Like hundreds of people this winter fighting budget cuts, Steve Doherty (pictured) trekked to the state Capitol on a recent Monday to argue his case.
The 50-year-old Walnut Creek resident spoke in a casual but unwavering tone to policymakers and others about the importance of four state-run institutions serving developmentally disabled people.
He brought his pitch home by describing his severely disabled 54-year-old sister Maureen, who's lived in one institution all her life.
"I'm a sibling," Doherty said. "I'm not a parent. I didn't expect to be as involved as I have been. It's just coming up to the plate to do what needs to be done."
For people such as Doherty, what happens in the budget wars this year means more than just numbers and politics. They've devoted their lives to caring for and defending sisters, sons and others who will suffer the brunt of this year's budget pain.
And they've responded to the proposed cuts by filling the Capitol with protests and pleas for more funding. In some cases, they've persuaded legislators to pull back the budget ax.
With Gov. Jerry Brown and the Legislature grappling with a $26.6 billion budget deficit, the cuts have targeted programs including in-home supportive services, higher education and facilities for developmentally disabled people.
Brown has said he'll chop even deeper if state voters don't approve about $11 billion in tax extensions this summer.
"It's been ongoing for year after year after year, and there's a lot of emotional toll with that," said Lisa Brown, who's testified in the Capitol about her 18-year-old son Alexander, who has Down syndrome.
The state pays the Fresno woman to take care of her child, an arrangement she said was threatened by the governor's proposal to cut $486 million from in-home supportive services. Legislators have restored much of that funding over the past weeks.
"I walked away from a career and gave up everything, gave up my 401(k) and my life savings in order to be here for my son," Brown said.
Assemblywoman Holly Mitchell, D-Los Angeles, said she and other legislators have been moved by days of such testimony.
Advocates not only filled the budget subcommittee hearings Mitchell oversaw last month but spilled out into the hallways outside and held marches around the Capitol grounds. Some parents traveled hundreds of miles with their children and waited in lines for hours to testify.
The Senate budget committee eventually reduced proposed cuts to the Department of Developmental Services by 37 percent after the Legislature heard hours of testimony.
"You can see flat statistics on a piece of paper," Mitchell said, "but then you hear a mother talk about 'I am a parent of an adult with a developmental disability, and my husband and I lay awake at night wondering what will happen.' ... I truly believe all of those witnesses and the thousands of witness communications we received made a significant difference."
For more than five decades, Doherty's sister has lived on the bucolic campus of the Sonoma Developmental Center, where doctors, nurses and even cobblers paid by the state serve several hundred residents.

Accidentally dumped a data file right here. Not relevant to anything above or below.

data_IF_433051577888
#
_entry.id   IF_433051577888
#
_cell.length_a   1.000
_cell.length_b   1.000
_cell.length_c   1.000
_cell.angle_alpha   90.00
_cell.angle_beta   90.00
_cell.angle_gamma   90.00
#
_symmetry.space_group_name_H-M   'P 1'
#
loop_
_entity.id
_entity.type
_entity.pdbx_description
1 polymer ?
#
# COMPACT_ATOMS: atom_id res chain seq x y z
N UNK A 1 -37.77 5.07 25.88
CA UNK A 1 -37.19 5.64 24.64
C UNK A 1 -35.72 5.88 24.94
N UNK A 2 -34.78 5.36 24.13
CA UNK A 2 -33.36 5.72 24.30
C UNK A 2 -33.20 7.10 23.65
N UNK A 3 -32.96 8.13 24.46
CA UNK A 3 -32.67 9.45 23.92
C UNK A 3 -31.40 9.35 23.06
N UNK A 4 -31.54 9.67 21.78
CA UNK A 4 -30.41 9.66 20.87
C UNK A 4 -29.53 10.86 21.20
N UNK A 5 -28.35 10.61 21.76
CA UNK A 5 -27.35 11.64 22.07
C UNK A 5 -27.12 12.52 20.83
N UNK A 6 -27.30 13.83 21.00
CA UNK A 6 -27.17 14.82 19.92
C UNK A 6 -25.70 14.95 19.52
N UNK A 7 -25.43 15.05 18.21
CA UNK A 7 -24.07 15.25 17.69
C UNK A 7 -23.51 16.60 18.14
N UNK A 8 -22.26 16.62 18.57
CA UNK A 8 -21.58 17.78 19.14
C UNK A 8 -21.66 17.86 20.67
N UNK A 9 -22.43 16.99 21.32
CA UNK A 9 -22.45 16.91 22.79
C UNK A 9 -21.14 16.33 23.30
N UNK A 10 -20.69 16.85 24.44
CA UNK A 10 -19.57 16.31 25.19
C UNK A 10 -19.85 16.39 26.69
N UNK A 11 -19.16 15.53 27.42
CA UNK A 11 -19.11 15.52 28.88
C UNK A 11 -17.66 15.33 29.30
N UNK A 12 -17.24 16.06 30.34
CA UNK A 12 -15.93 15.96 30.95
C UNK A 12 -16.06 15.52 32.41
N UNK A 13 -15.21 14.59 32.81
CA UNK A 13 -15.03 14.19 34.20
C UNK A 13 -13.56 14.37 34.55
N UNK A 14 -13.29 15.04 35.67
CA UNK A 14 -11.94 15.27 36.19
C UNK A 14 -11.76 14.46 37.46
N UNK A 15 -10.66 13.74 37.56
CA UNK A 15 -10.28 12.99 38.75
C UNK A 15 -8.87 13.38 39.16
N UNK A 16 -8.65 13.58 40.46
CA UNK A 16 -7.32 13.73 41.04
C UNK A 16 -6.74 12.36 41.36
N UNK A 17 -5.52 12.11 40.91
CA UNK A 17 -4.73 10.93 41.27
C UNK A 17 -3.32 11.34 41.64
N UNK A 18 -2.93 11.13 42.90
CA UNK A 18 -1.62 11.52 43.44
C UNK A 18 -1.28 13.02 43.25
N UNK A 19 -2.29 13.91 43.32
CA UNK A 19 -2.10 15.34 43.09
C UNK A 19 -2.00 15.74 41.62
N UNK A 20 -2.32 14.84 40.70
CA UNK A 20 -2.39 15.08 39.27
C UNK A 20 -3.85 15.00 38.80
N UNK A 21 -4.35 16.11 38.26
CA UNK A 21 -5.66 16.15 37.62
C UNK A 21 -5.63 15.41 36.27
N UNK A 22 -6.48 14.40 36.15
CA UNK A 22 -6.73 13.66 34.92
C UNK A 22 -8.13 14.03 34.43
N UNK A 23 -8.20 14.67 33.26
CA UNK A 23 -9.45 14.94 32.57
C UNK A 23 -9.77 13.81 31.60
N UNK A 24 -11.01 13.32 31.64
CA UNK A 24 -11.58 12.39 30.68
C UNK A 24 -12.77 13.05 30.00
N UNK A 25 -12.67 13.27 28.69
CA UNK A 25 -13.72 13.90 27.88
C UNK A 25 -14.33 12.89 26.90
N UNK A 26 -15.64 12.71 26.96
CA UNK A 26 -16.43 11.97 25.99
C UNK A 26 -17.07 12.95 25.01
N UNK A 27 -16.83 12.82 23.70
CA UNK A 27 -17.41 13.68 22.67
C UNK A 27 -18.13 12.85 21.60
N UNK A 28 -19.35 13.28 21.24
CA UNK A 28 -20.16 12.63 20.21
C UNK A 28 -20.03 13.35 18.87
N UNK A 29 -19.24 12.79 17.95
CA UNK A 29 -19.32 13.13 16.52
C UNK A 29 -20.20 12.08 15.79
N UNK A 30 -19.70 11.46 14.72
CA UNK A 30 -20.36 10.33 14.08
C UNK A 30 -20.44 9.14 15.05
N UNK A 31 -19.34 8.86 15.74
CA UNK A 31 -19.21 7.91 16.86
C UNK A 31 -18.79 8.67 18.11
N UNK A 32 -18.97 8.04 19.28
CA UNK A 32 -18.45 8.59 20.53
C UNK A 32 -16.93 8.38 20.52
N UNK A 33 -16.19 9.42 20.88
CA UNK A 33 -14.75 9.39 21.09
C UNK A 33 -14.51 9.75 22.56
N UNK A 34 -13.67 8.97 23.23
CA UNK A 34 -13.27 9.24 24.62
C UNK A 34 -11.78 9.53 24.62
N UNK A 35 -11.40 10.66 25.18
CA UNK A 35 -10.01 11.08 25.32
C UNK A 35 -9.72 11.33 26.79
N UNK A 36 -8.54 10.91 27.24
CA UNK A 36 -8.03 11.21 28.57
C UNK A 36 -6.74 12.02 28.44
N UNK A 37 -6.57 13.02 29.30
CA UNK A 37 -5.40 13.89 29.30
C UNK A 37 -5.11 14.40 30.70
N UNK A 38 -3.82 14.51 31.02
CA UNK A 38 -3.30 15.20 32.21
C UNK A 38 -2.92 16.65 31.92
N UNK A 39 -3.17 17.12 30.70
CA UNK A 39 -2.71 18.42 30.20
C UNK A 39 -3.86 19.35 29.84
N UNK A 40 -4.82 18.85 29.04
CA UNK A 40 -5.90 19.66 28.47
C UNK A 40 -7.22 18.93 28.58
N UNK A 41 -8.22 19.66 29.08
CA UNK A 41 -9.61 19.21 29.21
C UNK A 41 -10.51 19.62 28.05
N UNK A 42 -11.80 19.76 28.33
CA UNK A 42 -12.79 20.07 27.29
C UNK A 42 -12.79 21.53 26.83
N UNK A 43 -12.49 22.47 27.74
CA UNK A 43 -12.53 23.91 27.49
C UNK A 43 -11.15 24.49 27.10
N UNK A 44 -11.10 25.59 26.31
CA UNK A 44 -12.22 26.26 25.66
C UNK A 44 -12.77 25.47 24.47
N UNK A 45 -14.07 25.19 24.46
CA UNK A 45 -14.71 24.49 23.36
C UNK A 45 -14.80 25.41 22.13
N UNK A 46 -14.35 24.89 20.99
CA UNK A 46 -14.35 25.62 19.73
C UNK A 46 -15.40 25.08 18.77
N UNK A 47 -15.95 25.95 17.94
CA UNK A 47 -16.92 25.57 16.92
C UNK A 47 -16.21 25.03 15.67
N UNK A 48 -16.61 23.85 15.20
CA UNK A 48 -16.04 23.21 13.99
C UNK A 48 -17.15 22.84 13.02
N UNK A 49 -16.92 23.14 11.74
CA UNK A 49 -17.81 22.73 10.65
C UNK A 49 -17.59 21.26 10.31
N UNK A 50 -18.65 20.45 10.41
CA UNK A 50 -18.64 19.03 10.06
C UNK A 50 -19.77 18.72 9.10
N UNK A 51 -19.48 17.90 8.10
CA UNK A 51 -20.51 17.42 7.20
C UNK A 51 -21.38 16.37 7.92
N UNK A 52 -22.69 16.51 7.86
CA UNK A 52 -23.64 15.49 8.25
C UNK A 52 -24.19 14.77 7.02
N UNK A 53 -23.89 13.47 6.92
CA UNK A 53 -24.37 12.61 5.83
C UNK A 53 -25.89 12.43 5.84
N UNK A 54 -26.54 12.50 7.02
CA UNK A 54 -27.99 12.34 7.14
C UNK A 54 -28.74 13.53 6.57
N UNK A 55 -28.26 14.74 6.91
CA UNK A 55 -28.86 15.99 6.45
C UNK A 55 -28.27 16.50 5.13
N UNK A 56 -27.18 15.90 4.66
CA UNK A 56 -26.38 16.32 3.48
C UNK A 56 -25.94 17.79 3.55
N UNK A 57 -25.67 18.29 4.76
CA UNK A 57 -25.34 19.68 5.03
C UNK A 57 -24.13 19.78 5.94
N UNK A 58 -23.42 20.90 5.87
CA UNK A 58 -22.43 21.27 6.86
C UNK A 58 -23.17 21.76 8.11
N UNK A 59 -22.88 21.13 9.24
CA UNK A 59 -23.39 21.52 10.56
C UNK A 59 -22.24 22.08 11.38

About 1,800 people live in four such centers statewide, at a proposed cost of $618.1 million in the next budget year, or $347,000 per resident.
The state has pursued savings by closing centers and moving people into privately run residential homes, where the average expense per client runs about a fifth of that in developmental centers.
Doherty and other relatives argue that while the centers' costs are high, putting people like his sister at risk by moving them into group homes is an unaffordable price to pay.
Doherty insisted that group homes don't provide the same kind of medical care his sister needs. More than a year ago, he said, his sister nearly died due to a distended bowel. "There has always existed some kind of refuge for some people," Doherty said. "There is a need for this kind of facility."
Other advocates argue that the state shouldn't spend dwindling resources to maintain the vast grounds and other facilities of the developmental centers, especially when group homes in the community provide the same services.
The sprawling Sonoma campus sits on nearly 1,000 acres, with many of its historic buildings vacant amid the trees and rolling lawns.
"If you're looking at the cost in the state budget, those monies could be better used by putting it in resources and communities so individuals could transition out to the communities where they belong," said legislative advocate Evelyn Abouhassan of the group Disability Rights California.
At the end of the day, Gov. Brown has said he needs to bridge the state's budget deficit and meet hard numbers, which means cutting programs that many depend on.
On the other side of the table, though, family members such as Doherty have their own job, said advocate Marty Omoto: reminding the governor and legislators what's at stake.
"There's a lot of people who would never have become advocates if they hadn't had a loved one who needed help," Omoto said. "It is scary to testify and organize, but it's out of fear going back several years now, and then it changes to anger and rage."
Tuesday, March 15, 2011
The Sacramento Bee in Calif.:
Posted by BA Haller at 1:34 AM